Should You Trust Predictions About the SCOTUS Ruling on Obamacare?

Answers to your questions about the news.
March 29 2012 4:54 PM

A 5-4 Vote Against? Or 6-3 in Favor?

How reliable are we at predicting the outcomes of cases before the Supreme Court?

Jeffrey Toobin.
CNN legal analyst Jeffrey Toobin called the oral arguments on the Affordable Care Act a "train wreck" for the Obama administration and predicted the Supreme Court will strike down the health care reform law.

Photograph by Amy Sussman/Getty Images.

The Supreme Court heard oral arguments this week on the constitutionality of the 2010 health care reform law. The consensus among the media is that things didn’t go well for President Obama, and some reporters are predicting that the individual mandate will be declared unconstitutional. After making their assessments, court observers usually add the caveat that you can’t reliably predict the outcome of a case based on oral argument. Is that old saw true?

No. For years, the conventional wisdom among legal scholars was that oral arguments had little or no impact on the outcome of a case, and that any predictions based on them would be unreliable. Accordingly, Supreme Court forecasting models used to be based only on contextual information, such as the subject matter being decided (tax law, federalism, civil rights, etc.), the relative wealth of the parties, and whether the lower court decision was conservative or liberal. The best of these complex models correctly predicted about 75 percent of cases and performed extremely poorly on nonideological cases involving tax or maritime law. (As a general rule, legal scholars are able to call around 60 percent of cases correctly, simply on the basis of their expertise and intuition.) Then, in 2004, New York Times Supreme Court reporter Linda Greenhouse noticed that she could at least match the top forecasting models simply by listening to the tenor of oral arguments. Greenhouse argued that the justices tip their hands during questioning, so models that ignored this phase of a case were incomplete.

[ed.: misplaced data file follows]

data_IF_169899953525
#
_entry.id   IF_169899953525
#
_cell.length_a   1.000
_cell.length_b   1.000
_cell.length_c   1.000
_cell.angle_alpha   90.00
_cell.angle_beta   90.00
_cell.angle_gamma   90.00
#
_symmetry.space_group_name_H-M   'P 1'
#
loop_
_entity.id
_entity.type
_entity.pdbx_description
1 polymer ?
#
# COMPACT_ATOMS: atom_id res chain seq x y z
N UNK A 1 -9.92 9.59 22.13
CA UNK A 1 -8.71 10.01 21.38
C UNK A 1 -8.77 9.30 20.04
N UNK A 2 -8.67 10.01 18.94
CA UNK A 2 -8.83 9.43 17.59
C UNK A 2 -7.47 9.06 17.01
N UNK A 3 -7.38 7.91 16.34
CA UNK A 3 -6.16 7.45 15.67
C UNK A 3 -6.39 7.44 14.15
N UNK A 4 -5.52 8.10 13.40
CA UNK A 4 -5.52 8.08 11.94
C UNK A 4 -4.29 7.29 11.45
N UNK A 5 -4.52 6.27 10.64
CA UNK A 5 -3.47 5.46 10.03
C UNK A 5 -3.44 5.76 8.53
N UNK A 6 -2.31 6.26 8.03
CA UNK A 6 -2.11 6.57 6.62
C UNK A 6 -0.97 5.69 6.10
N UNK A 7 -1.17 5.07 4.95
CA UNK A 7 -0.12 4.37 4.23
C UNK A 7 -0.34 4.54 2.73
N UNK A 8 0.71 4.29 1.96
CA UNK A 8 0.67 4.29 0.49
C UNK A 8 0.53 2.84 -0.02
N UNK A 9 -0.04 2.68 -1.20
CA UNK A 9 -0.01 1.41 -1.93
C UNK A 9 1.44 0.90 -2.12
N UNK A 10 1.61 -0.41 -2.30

Also in 2004, future Chief Justice John Roberts, then a Supreme Court attorney, noticed that justices ask more questions of the side that ultimately loses in 86 percent of cases. Though he’d tested his theory on only 28 cases—and no one knew whether its sensational success rate would hold up—there was now ample evidence that oral arguments do, in fact, offer very useful data for predicting the outcome of a Supreme Court case. Drawing on this insight, many political scientists now incorporate language analysis of the arguments into their models. One method is to simply tally up the words spoken to each attorney, consistent with the approach Chief Justice Roberts pioneered. The other method goes slightly deeper, analyzing the emotional quality of the language that the justices use: The more “unpleasant” words a lawyer hears compared with his opponent, the less likely he is to win. (Justice Scalia has a habit of telegraphing his vote by using words like “idiotic” during oral argument.) The most sophisticated models combine these two strategies with the more traditional forecasting factors—ideology, historical voting patterns, etc. These haven’t yet been deployed in enough cases to have a documented success rate, but research on past cases strongly suggest a major improvement in accuracy.

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Predicting the outcome of the present health care reform case is difficult, because there are several different questions being debated and more than two attorneys appearing before the court. However, a state-of-the-art model created by professors Ryan Black of Michigan State, Sarah Treul of the University of North Carolina, Timothy Johnson of the University of Minnesota, and Jerry Goldman of Chicago-Kent College of Law suggests that the court will declare the individual mandate unconstitutional by a 5-4 vote. The big question mark, of course, is swing voter Justice Kennedy. He asked Solicitor General Donald Verrilli Jr. two more questions than he asked the challenger’s attorney, Paul Clement, with 14 percent more negative language, suggesting a slight preference for overturning the law. 

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Explainer thanks Timothy Johnson of the University of Minnesota and Jeffrey Segal of Stony Brook University.

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